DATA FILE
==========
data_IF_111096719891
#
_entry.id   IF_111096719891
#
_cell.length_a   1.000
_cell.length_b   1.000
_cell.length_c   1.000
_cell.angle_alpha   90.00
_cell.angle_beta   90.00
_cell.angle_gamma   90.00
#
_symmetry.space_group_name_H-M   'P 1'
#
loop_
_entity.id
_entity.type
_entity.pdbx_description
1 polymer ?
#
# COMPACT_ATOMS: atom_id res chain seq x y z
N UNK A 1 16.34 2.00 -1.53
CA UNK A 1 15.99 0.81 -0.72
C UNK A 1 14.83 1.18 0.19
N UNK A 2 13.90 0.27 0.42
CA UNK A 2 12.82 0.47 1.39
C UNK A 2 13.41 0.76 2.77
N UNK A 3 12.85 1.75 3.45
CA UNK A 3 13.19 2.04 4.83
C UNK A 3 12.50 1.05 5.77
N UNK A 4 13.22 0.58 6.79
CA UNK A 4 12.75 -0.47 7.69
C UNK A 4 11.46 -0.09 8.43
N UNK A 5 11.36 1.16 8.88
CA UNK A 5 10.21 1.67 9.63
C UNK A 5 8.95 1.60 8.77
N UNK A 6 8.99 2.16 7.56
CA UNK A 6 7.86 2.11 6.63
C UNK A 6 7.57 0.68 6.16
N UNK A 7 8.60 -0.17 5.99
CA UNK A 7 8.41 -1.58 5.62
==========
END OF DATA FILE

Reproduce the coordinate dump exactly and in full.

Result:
data_IF_111096719891
#
_entry.id   IF_111096719891
#
_cell.length_a   1.000
_cell.length_b   1.000
_cell.length_c   1.000
_cell.angle_alpha   90.00
_cell.angle_beta   90.00
_cell.angle_gamma   90.00
#
_symmetry.space_group_name_H-M   'P 1'
#
loop_
_entity.id
_entity.type
_entity.pdbx_description
1 polymer ?
#
# COMPACT_ATOMS: atom_id res chain seq x y z
N UNK A 1 16.34 2.00 -1.53
CA UNK A 1 15.99 0.81 -0.72
C UNK A 1 14.83 1.18 0.19
N UNK A 2 13.90 0.27 0.42
CA UNK A 2 12.82 0.47 1.39
C UNK A 2 13.41 0.76 2.77
N UNK A 3 12.85 1.75 3.45
CA UNK A 3 13.19 2.04 4.83
C UNK A 3 12.50 1.05 5.77
N UNK A 4 13.22 0.58 6.79
CA UNK A 4 12.75 -0.47 7.69
C UNK A 4 11.46 -0.09 8.43
N UNK A 5 11.36 1.16 8.88
CA UNK A 5 10.21 1.67 9.63
C UNK A 5 8.95 1.60 8.77
N UNK A 6 8.99 2.16 7.56
CA UNK A 6 7.86 2.11 6.63
C UNK A 6 7.57 0.68 6.16
N UNK A 7 8.60 -0.17 5.99
CA UNK A 7 8.41 -1.58 5.62